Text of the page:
Robot bat takes flight

Flight researchers have used the principle of biomimicry to create a drone that flies with flapping wings rather than propellers. Alireza Ramezani and Seth Hutchinson of the University of Illinois Urbana-Champaign, along with Soon-Jo Chung, an associate professor of aerospace at Caltech, studied the anatomy of bats and how they fly to create the Bat Bot. (B2) They consulted bat flight experts Kenneth Breuer and Sharon Swartz of Brown University.

The developers of the Bat Bot (B2) wanted to mimic a bat’s flight dynamics because a bat moves through the air remarkably efficiently, in terms of use of energy. The flexibility of a bat’s wings allows it to amplify the power of the motion. Bats are some of the most sophisticated fliers in the animal kingdom. They use more than 40 interlocking active and passive joints that provide a musculoskeletal system that can change shape, and allows them to rapidly change direction in flight.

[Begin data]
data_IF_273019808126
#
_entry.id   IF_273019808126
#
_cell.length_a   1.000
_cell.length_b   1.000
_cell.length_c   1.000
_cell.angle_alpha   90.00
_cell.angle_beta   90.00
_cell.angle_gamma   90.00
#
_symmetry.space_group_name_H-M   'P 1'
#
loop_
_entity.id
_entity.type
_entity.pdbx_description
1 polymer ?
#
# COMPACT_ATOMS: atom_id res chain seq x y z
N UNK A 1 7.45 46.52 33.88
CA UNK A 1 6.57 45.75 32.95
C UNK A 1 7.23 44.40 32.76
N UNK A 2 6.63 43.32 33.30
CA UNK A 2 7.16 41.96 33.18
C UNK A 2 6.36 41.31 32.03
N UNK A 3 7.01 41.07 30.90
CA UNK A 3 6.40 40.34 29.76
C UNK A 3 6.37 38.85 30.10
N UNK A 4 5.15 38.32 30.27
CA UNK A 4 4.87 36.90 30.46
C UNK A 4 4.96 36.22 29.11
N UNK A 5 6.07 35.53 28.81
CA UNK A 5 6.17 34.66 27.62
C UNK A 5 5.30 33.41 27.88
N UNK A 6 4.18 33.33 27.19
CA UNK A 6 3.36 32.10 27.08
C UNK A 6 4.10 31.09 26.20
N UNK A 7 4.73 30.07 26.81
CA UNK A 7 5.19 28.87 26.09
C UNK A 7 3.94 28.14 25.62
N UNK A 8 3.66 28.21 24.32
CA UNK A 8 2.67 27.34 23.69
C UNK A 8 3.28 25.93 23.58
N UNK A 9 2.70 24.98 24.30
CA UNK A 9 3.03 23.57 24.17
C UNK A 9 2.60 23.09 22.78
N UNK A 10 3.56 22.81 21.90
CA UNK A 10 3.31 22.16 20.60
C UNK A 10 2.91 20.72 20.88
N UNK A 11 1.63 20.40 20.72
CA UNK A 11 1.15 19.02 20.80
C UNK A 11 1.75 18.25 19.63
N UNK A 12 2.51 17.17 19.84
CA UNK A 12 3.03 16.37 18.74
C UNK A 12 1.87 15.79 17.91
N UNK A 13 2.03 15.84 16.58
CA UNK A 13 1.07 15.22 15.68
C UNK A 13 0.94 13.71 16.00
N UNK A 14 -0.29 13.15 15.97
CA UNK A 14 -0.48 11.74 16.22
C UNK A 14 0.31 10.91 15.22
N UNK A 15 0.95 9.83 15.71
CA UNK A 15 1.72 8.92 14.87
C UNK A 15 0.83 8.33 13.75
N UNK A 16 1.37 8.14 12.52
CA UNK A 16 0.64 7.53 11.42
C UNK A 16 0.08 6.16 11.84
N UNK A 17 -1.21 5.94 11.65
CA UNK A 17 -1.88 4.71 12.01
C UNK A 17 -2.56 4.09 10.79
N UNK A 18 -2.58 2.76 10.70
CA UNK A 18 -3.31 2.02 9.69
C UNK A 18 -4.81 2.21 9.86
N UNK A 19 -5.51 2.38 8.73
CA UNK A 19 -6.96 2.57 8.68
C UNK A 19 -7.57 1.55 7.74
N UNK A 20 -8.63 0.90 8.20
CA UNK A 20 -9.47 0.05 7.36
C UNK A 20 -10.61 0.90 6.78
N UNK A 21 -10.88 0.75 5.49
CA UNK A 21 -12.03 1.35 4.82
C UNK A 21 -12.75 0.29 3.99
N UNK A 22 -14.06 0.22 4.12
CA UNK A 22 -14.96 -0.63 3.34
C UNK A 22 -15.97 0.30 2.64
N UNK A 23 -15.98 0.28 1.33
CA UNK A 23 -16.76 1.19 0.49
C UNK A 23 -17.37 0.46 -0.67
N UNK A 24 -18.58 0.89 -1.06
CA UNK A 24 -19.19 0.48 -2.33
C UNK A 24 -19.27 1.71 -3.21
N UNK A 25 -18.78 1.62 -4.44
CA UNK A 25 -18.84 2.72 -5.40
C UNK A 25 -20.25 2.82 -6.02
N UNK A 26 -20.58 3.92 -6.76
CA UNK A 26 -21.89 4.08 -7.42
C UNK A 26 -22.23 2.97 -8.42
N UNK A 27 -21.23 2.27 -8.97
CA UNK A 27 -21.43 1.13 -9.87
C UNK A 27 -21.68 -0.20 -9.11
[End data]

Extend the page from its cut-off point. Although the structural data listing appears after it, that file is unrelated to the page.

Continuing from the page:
The creators of the Bat Bot (B2) made their robot with nine joints – five active and four passive – rather than 40. This structure, along with silicon-covered wings, are sufficient to mimic the motion of a bat in flight. The flexible nature of the materials make the Bat Bot (B2) more robust than a quadcopter, as it will not be harmed by the flapping wings hitting each other, and is better able to withstand collisions.

One of the first uses planned for the Bat Bot (B2) will be to inspect construction projects. The advantage that a flapping-wing drone has over one with propellers is that it can perch on parts of the structure without getting in the way of construction workers. This ability reduces energy usage and makes remote inspection more efficient. It can be difficult to make aerial robots hover in one place. Even mild wind can cause them to deviate from a stationary position.

A flapping-wing aerial robot emits less noise than one with propellers. If equipped with temperature, humidity and radiation sensors, the Bat Bot (B2) could have many applications which are propeller-driven aerial robots or humans.

About the Author

Svilen Petrov
My name is Svilen Petrov and I’m founder and chief editor at Wings Journal. Wings Journal is an independent media, which provides you daily with the most interesting and actual news for air companies, airports, and aviation technologies.

Be the first to comment on "Robot bat takes flight"

Leave a comment

Your email address will not be published.